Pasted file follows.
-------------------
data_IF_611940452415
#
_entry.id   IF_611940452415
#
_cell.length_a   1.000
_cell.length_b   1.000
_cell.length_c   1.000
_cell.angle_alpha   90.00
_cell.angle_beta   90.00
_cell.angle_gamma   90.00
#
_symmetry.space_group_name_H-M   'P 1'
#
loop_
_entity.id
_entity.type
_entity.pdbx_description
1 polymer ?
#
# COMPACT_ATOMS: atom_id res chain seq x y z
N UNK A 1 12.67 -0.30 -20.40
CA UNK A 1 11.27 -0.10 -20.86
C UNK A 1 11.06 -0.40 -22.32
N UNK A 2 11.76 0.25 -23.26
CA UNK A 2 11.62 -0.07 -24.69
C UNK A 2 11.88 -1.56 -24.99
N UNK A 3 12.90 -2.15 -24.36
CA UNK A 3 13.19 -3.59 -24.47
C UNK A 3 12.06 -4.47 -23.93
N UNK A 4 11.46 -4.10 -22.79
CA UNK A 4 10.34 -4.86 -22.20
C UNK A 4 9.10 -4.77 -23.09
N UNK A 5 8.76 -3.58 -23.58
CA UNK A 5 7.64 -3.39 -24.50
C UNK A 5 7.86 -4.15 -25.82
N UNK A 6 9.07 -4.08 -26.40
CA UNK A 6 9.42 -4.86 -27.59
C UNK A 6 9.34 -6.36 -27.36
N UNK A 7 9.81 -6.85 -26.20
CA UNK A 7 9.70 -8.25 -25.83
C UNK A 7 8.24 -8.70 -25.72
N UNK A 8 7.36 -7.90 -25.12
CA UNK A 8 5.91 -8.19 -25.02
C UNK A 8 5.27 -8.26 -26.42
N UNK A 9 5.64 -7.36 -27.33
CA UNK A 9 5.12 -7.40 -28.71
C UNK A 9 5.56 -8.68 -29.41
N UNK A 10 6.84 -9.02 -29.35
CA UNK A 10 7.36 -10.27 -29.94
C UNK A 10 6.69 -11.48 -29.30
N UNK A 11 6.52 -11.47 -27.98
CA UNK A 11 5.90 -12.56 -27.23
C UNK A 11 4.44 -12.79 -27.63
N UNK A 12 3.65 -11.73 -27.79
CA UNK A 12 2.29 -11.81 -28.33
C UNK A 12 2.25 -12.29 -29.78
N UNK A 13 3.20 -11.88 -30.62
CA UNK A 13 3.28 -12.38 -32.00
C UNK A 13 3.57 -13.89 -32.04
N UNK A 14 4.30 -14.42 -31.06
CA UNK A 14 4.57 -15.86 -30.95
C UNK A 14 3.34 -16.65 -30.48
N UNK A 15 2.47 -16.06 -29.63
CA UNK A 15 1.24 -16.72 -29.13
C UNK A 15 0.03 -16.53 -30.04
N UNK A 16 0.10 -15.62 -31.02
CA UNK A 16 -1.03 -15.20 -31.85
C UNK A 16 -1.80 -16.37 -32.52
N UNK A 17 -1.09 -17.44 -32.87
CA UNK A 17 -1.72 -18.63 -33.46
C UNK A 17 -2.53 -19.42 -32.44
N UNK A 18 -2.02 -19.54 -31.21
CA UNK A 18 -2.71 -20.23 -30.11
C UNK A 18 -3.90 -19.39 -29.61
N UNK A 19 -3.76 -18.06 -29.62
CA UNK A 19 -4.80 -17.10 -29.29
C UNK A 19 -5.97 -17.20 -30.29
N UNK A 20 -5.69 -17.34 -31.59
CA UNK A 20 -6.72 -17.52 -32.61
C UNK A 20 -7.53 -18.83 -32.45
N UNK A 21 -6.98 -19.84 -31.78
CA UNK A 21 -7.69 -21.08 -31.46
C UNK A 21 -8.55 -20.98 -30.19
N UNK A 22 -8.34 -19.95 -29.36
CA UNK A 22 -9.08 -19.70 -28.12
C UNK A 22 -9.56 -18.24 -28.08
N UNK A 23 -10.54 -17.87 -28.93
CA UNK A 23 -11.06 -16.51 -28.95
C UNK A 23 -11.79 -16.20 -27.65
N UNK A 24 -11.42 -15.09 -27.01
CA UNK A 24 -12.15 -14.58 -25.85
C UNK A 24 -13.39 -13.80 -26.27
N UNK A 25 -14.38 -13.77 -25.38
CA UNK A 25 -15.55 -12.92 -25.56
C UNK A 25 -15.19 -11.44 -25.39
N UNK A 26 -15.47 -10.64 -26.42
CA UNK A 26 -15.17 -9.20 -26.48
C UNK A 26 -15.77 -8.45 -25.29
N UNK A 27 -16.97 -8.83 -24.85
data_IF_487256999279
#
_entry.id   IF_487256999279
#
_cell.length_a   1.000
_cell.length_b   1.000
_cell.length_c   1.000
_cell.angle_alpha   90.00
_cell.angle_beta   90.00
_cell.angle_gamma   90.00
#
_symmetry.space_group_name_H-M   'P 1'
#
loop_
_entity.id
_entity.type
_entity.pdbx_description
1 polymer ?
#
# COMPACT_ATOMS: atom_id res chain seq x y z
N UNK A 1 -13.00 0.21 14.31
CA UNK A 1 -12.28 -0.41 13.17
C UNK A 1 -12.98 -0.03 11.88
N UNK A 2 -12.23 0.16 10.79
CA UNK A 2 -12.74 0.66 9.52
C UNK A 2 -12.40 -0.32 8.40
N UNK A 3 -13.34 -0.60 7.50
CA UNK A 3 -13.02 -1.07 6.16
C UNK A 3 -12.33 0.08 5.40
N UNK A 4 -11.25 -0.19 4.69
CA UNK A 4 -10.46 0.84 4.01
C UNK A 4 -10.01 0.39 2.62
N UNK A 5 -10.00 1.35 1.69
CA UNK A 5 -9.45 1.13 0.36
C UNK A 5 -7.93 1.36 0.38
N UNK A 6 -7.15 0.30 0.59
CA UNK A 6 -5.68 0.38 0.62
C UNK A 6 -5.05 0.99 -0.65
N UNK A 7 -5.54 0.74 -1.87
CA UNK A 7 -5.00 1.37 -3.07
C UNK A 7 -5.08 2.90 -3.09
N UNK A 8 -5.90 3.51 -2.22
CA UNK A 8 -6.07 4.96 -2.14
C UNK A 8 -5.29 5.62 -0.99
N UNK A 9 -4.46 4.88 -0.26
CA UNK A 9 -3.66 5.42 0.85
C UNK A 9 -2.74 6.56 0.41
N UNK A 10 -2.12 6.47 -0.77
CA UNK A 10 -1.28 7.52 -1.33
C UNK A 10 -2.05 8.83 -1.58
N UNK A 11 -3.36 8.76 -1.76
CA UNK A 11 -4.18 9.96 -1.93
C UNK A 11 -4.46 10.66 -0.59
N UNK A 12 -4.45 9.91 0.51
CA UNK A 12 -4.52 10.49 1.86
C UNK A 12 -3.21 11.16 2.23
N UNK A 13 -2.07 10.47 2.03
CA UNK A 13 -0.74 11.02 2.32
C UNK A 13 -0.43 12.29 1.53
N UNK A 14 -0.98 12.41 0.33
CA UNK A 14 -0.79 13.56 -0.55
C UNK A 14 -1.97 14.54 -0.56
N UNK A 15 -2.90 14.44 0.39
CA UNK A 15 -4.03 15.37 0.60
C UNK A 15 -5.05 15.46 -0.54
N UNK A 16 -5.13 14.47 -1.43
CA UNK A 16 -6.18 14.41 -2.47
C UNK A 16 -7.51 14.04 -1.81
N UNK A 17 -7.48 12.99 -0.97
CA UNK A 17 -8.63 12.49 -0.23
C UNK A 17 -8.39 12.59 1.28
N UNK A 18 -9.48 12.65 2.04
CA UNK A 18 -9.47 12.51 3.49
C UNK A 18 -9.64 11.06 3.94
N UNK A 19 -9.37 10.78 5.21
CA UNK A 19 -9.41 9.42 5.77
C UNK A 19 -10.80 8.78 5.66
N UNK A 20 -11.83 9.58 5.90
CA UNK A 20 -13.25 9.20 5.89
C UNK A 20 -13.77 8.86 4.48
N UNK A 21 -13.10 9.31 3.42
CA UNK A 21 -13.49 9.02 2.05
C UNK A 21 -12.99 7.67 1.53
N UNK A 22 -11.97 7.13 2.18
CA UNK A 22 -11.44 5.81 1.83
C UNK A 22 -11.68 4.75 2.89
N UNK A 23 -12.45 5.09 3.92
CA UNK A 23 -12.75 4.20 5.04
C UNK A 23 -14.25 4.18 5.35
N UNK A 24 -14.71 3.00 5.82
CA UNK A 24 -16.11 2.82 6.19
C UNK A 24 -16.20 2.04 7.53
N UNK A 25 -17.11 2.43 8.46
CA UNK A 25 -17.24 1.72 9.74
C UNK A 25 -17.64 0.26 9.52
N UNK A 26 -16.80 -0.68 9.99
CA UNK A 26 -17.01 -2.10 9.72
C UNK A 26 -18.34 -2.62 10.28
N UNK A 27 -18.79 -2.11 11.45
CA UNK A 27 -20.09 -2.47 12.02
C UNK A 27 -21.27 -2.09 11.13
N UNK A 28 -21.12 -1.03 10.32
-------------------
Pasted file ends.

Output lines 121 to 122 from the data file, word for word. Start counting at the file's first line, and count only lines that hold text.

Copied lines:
CA UNK A 1 -12.28 -0.41 13.17
C UNK A 1 -12.98 -0.03 11.88